- Fuska Biyu ("Double-faced") dir. by Yaseen Auwal
The Kannywood film industry struggles for recognition outside of Nigeria as well as within. The globally better-known Nollywood eclipses the many movies being produced under the auspices of Kannywood, which is largely confined to the northern part of the country. Furthermore, the northern film art swims against the tide of its own culture and, by extension, the dominant religion of its base. It is within this context that Yaseen Auwal directed Fuska Biyu (meaning "double-faced"), a highly topical socio-cultural and political critique of the establishment.
Religious and social traditions both demand that parents should run some background check on the prospective husband of their daughter. However, as Nigeria overtook India as the poverty capital of the world in 2018, many low-income families hurried to marry off their daughters without any verification of their prospective husbands. Normally, once a girl reaches a certain age, her parents begin to pressure her to marry. Fuska Biyu demonstrates the danger inherent in such an approach by telling the story of a kidnapping kingpin, Ubale aka Django (played by Adam A. Zango), who disguises himself as a lame, local fish seller during the day. Rashida (Amal Umar), an innocent girl, sells food next to Ubale's stall, and the two fall in love. The gifts Ubale gives Rashida lead her mother to suspect that something is not quite right. However, Rashida's father insists that his daughter has found a marriageable husband who is fortunately also a Muslim. He realizes his mistake only when it is too late.
The "fish seller" Ubale is a product of a broken home, a typical case in northern Nigeria today. We learn in flashback that he was abandoned by his mother and later by his stepmother. The home disintegrated due to his father's insistence on taking a second wife, to which Ubale's mother doggedly objected and for which she eventually left her husband. Much of his childhood is left unnarrated. This depiction is unique in present-day Hausaland, for most Boko Haram members who come from broken families end up at makarantun allo (traditional Qur'anic schools) under uncaring Malams (teachers). Abubakar Shekau, their extremist leader, was an Almajiri (a student of such a school), his mother told the VOA Hausa. In this story, however, Ubale, became a notorious kidnapper. [End Page E33]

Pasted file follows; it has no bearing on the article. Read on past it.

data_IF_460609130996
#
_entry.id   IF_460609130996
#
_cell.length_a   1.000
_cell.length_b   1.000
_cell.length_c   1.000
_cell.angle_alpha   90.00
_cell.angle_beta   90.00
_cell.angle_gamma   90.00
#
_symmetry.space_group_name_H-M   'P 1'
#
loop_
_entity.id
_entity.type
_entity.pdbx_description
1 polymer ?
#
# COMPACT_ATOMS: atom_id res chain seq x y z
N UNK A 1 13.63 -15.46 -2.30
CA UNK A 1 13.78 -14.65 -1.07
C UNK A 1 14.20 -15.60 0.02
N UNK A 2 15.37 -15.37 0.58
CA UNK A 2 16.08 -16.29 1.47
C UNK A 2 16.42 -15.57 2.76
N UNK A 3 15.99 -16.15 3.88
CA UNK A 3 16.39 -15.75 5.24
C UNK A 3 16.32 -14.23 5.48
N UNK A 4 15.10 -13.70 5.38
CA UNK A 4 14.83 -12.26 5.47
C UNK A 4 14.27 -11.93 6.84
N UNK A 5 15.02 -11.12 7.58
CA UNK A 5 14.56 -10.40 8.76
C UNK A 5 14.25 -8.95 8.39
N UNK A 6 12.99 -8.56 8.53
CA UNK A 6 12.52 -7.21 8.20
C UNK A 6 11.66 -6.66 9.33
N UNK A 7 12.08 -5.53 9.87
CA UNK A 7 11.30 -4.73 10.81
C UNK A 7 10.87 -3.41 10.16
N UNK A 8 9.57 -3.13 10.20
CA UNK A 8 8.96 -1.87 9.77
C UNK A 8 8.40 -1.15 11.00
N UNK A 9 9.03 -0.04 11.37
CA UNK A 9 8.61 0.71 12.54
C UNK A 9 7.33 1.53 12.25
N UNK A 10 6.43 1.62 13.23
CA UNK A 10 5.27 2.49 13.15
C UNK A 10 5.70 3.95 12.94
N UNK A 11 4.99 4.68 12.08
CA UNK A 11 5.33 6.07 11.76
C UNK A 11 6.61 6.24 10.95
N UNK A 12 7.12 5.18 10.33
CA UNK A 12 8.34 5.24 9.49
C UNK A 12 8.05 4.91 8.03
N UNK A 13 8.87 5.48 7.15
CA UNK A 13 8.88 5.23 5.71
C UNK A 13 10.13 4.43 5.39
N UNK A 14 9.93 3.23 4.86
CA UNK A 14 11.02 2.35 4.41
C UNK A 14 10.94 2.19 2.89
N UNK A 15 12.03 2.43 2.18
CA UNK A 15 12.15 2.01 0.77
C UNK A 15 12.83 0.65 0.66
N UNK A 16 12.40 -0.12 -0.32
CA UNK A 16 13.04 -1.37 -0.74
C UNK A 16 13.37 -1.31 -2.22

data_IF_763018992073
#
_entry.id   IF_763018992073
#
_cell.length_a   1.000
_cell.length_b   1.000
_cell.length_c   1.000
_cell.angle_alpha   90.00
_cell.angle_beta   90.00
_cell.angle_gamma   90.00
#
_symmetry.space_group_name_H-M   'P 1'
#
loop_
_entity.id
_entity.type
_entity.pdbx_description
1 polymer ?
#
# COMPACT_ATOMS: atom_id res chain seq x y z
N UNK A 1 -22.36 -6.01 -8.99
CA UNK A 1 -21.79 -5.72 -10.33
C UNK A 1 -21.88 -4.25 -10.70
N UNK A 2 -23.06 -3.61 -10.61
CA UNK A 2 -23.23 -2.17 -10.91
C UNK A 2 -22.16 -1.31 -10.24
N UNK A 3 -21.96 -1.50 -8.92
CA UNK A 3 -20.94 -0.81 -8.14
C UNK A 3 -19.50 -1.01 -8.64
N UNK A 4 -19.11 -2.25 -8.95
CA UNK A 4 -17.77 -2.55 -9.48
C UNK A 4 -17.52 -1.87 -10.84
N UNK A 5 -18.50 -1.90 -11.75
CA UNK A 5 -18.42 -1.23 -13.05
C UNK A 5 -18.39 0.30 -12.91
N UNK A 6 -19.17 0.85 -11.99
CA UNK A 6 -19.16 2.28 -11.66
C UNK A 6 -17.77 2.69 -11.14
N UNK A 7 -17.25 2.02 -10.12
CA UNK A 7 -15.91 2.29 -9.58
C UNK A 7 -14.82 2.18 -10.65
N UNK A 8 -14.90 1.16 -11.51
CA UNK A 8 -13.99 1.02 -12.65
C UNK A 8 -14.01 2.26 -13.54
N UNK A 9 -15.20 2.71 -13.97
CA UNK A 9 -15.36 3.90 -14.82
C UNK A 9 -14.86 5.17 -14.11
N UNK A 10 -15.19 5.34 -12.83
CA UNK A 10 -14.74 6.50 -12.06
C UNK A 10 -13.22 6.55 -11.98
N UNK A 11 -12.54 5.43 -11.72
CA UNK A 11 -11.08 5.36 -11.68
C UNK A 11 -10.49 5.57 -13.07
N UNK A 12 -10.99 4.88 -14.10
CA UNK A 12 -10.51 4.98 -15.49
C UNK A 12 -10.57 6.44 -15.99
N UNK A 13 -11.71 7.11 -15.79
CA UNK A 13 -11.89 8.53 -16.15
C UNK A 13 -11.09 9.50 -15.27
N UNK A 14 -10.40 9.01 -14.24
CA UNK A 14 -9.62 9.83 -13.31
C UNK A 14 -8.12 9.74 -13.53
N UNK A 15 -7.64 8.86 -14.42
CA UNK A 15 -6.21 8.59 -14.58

In a dramatic turn, Ubale blames corrupt politicians for his situation. It is implied rather than stated that he, along with his gang, operate in Robin Hood style. Not much of this is actually depicted, but in another famous film titled Gwaska, with the same actor and similar cast and crew, Ubale robs the wealthy, especially corrupt politicians, to feed the poor. Much of that film mimics Bollywood's Kick (directed by Sajid Nadiadwala  and starring Salman Kahn), a familiar pattern found in several Kannywood films. In Fuska Biyu, however, Ubale murders innocent, local members of the community who attempt to discover his real identity.
Fuska Biyu treats a current, troubling subject matter daringly. Several directors would avoid making a film like this for fear it would entail condemnation and danger—condemnation because it destabilizes cultural practices such as early marriage and polygyny, and also because it indicts corrupt politicians. Kidnapping is currently a thriving business in northern Nigeria, although it was formerly preponderant in the southern region. But poverty, illiteracy, weak security mechanisms, and generally dysfunctional infrastructure have given impetus to this dreadful trade in the north. Thus, some may fear for their safety to make a film on this topic, just as they avoid producing films about Boko Haram.
Auwal's Fuska Biyu is quite unconventional, as it is not based on Kannywood's familiar sub-plot elements of forced marriage and friends' rivalries, and it lacks song and dance sequences. This departure from the usual conventional elements makes it all the more dramatic and novel. Some of the scenes are arguably overdramatized, unconvincing, or utterly unnecessary. Still, the film, as a socio-political critique...